At NBC Town Hall, Angry Trump Praises QAnon And Lies About Mail Ballots

Donald Trump
Screenshot from October 15, 2020 NBC News/ YouTube

Reprinted with permission from Alternet

President Donald Trump is down sharply in the polls against former Vice President Joe Biden, so he desperately needs to do something to change the course of the race.

But right at the start of his NBC News town hall on Thursday, Trump went on a tear of aggressive argument and disinformation with host Savannah Guthrie.

Once again, Guthrie asked Trump to denounce white supremacy. This question was a major pitfall for him in the first presidential debate. This time, he was at least able to get out the words "I denounce white supremacy." But his behavior told a different story. He clearly wanted to move beyond the topic quickly, attacking Antifa and Guthrie herself for asking the question. The fact that he was so offended to even be asked the question was revealing in itself.

He spoke extremely fast and frequently raised his voice to Guthrie, clearly trying to bully her. Much of what he said was nonsensical, false, or intentional disinformation.

But while he would denounce white supremacy — however reluctantly — Trump refused to denounce QAnon, the disturbing right-wing and anit-Semitic conspiracy fiction that alleges a massive Satanic pedophilia cult run by Democrats. Trump, in this delusion, is fighting the cult. Trump has been asked about it before, and offered some vague support to the group, but he pretended to Guthrie that he didn't know enough about it to denounce it.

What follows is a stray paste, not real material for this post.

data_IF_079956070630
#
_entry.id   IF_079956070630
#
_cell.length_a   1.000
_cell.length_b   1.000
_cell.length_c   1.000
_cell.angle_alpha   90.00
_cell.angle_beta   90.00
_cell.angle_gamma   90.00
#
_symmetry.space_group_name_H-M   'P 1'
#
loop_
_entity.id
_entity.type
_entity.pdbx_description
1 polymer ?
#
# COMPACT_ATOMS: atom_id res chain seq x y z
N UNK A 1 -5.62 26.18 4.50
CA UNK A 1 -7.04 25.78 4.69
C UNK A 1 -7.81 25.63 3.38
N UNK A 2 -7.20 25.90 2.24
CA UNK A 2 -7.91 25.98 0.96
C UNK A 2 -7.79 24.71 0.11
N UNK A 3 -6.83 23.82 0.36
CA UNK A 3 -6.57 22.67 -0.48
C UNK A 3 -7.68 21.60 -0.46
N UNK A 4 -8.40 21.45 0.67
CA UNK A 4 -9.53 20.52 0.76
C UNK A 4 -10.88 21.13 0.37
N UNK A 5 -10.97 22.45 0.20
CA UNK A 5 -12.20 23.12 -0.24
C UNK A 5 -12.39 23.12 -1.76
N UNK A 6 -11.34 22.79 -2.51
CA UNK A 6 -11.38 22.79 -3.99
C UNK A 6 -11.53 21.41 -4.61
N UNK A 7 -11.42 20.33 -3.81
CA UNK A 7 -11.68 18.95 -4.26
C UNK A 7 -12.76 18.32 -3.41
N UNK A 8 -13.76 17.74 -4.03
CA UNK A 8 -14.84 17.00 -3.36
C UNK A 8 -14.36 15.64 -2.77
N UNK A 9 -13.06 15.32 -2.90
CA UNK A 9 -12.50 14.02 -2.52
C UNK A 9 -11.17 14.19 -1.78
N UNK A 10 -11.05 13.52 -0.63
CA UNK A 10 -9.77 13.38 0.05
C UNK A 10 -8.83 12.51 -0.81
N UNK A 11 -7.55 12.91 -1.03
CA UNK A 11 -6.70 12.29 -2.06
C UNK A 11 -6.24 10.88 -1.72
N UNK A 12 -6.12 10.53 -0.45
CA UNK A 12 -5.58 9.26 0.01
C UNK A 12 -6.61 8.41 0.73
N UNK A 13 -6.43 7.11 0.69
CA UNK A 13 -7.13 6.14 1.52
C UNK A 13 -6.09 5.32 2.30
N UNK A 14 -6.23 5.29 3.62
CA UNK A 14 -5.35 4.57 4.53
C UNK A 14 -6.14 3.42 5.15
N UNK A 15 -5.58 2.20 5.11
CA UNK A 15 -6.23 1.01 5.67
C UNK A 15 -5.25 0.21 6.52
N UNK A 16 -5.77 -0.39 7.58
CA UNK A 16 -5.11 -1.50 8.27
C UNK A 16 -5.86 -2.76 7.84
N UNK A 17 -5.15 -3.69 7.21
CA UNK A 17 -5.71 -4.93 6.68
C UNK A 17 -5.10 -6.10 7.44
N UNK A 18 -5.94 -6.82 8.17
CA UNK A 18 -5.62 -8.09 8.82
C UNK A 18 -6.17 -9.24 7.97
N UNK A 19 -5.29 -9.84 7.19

Not only did he not denounce the adherents of QAnon, he offered them some support, saying: "I do know they are very much against pedophilia. They fight it very hard." This is, in fact, false. By pushing wild conspiracy theories about pedophiles, these groups actually can make it harder for law enforcement and others to effectively tackle the problem. Adherents of the theory have been implicated in multiple criminal cases themselves.

Later, Guthrie asked the president about his choice to retweet bogus stories alleging that members of the Navy's SEAL Team Six had been murdered and that the killing of Osama bin Laden under President Barack Obama and Vice President Joe Biden was a hoax. It was a truly baffling thing for the president to share, though it went largely ignored prior to the town hall because the media is used to this behavior.

And when Trump was pressed on his retweets, he made no defense for spreading disinformation from his extremely large online platform. He said readers can "decide for themselves" — which isn't the attitude he takes when his opponents are spreading what he calls "fake news."

The conversation soon shifted to discussion of the election, and Trump immediately started spreading more disinformation, as Business Insider reporter Grace Panetta noted:


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